Let me start, in reference to the title of this post, by apologizing to anyone who does not celebrate Christmas. If it’s any consolation, Christmas enthusiasts are just as likely to be offended by the post as anyone else. Being someone who considers himself neither atheist nor theist, agnostic nor Gnostic, human nor inhuman, even I am quite offended. If this is difficult to believe, it will be easier to swallow by the post’s end.
Male primates exhibited a wide range of mating behaviors during the eighties. Freewheeling, intimidation tactics, overconfidence, guilt trips, and wailing and gnashing of teeth all played their parts. The collective response to these advances was somewhat mixed. All this is evident in the pop music of the day.
Okay, I’m in holiday mode now, even though every hard-working blogger knows that there are no holidays for a blogger. If I think of something serious to post between now and the New Year, I will certainly do so, but sprinkled throughout will probably be a couple of posts fit for the silly season. Hopefully there will be some music, although I’m struggling to find anything sufficiently “on point”. Or maybe there will be a bit of film, or comedy. In the meantime, we will have to satisfy ourselves with a smattering of numerology. Actually, that might not be accurate. Whatever it is will soon become clear.
Time for a music break. Proceed with caution if in the office or too seriously into economics to countenance such an outrageous waste of cyberspace. The economic content of what follows is arguably minimal. Arguably, it is not even arguable. As always with music breaks, your mileage may vary. It’s unavoidable. I’m sorry. And I feel your pain. Heteconomist has its own core set of musical influences, and it is virtually inevitable that these expose themselves from time to time. The good news is that it’s always possible to infuse the blog with new influences via the comments section. And, of course, if you choose not to click on the videos, no one will ever be the wiser. Perfect.
I’m not sure this really calls for a standalone post, but, yes, it’s true, heteconomist now has a Facebook page:
Admittedly recent posting inactivity here at heteconomist has given a fair impression of a blogger on holiday, but that was just by accident. There was always the thought that a post might appear some day. Now it is time for an actual hiatus, the third in the blog’s checkered history. Posting activity will ease back to zero (though never to less than zero) for “a while”. Thanks go, as always, to the magnificent commenters, especially the prized regulars. Your services to humanity have been monumental. (Monumental as in “great in importance or extent”, not “what a monumental balls up”.) This notification was withheld for as long as decency could allow in polite circles, but eventually a silence becomes too awkward, a pause too pregnant, and “somebody” cracks under the pressure.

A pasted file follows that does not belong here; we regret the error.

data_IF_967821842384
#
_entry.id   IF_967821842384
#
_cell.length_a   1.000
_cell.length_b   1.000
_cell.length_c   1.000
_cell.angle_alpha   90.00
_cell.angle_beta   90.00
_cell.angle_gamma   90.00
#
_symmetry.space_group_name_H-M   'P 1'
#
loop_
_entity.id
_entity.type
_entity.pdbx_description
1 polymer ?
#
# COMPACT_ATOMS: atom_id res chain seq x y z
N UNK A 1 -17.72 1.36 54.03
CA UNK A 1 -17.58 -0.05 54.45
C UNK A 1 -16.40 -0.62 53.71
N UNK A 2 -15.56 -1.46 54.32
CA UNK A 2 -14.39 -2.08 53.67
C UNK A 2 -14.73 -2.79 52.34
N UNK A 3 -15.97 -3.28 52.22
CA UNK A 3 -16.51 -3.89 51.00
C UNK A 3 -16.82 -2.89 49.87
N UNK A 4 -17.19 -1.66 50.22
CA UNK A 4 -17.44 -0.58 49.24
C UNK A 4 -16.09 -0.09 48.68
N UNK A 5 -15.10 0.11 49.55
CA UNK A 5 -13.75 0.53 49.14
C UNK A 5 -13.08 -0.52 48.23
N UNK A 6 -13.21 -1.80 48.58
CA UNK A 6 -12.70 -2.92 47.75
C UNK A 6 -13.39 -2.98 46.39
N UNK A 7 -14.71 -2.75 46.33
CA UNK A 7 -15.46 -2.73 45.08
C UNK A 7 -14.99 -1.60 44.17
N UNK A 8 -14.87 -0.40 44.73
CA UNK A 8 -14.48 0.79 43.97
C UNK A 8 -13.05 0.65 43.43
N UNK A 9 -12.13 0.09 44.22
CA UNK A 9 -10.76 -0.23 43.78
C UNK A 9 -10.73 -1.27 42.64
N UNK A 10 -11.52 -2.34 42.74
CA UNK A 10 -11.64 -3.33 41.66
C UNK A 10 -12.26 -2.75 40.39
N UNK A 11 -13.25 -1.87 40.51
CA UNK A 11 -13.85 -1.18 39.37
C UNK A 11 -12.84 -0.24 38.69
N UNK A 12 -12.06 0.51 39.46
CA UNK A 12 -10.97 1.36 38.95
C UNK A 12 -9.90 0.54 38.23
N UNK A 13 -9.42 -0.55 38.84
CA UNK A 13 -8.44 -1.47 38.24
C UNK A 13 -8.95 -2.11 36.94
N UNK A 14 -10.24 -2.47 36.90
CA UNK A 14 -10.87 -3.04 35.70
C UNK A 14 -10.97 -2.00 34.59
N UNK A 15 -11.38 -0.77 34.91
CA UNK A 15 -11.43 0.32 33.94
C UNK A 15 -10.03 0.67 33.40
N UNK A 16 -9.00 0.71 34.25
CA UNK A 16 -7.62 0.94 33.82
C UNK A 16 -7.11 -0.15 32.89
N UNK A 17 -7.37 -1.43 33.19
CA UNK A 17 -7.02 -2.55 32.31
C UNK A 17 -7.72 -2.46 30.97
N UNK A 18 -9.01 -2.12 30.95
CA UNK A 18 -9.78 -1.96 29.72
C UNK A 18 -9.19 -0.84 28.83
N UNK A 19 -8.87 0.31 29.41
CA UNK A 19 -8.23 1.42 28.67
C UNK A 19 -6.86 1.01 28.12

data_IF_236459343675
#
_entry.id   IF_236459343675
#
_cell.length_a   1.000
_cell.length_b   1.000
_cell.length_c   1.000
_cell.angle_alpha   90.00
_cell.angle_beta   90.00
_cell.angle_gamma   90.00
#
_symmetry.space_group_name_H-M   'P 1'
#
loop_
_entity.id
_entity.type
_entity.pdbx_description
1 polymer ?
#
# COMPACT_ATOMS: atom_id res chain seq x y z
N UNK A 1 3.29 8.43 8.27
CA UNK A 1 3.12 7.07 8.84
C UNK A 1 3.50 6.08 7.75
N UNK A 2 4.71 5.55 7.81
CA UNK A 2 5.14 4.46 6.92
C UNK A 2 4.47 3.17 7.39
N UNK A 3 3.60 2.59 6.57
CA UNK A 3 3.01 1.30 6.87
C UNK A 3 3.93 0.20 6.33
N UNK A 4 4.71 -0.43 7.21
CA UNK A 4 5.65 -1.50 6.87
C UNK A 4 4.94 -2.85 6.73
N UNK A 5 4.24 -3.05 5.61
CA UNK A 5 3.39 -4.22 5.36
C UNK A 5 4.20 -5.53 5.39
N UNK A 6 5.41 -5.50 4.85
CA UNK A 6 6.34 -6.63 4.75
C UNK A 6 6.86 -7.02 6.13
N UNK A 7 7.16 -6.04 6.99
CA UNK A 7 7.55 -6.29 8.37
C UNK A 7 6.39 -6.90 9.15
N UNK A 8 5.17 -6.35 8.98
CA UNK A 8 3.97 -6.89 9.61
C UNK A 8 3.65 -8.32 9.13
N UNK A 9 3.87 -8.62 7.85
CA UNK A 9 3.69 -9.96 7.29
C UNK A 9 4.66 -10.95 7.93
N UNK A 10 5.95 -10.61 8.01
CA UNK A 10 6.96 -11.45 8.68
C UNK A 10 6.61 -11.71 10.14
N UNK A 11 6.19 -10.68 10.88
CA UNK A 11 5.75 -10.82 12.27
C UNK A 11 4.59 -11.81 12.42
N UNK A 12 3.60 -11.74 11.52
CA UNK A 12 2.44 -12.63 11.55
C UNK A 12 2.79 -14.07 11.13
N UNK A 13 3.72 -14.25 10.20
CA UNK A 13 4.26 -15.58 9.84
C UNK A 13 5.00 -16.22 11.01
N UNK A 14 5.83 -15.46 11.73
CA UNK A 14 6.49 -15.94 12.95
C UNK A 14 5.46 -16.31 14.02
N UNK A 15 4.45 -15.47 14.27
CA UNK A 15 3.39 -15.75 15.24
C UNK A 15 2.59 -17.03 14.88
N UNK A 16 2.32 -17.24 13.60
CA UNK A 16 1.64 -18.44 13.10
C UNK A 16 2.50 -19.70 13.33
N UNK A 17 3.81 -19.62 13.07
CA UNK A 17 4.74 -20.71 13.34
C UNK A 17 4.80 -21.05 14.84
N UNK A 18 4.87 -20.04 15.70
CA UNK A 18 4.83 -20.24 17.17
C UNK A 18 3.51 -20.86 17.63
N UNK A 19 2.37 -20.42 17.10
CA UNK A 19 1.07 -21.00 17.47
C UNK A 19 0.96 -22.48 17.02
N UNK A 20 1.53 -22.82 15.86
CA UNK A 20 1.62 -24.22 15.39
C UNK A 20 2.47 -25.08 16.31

Yes, you read that correctly. Resolution, singular. The truth is it’s very difficult to get much work done when the rest of you are on holiday. It’s lazy of me, admittedly, but your leisurely high spirits permeate the atmosphere, afflicting even the most industrious of economics bloggers. So, be warned, if it wasn’t already obvious, that the economic content of this post will be near zero. Step off now if frivolity is not your thing.
Casting a wary eye over old posts, it became clear that this time last year a tradition in the form of an annual holiday message was launched. For bloggers especially taken with the Christmas/New Year spirit, a launch of this kind might make sense. Otherwise, it is surely unwise. It requires coming up with a message that is more or less the same as last year yet different enough to justify its existence.
Don’t freak out. I can change back to the previous theme if this one doesn’t work out. In the short term, some of the formatting in posts might be a bit iffy. This will be fixed “soon”, although loyal readers will be aware that heteconomist time to world time is as human years to dog years. Apologies for being slack in responding to recent comments. As you can see, I have been “busy” with the experiment.
It’s been about three years since the blog started. Out of curiosity I decided to trundle through the record books to see which posts had fared best in the popularity stakes and how this list compared with my personal favorites. It is not an exact science, as any blogger will be aware. The list is not definitive, although the identity of the top post is obvious. The make-up of the top ten is also fairly clear, but not its ordering. Early posts are disadvantaged, because the blog has obviously grown over time. By the same token, early posts listed on the Posts To Read First page receive a boost. They tend to get a steady but modest flow of readers over time. Anyway, without further ado …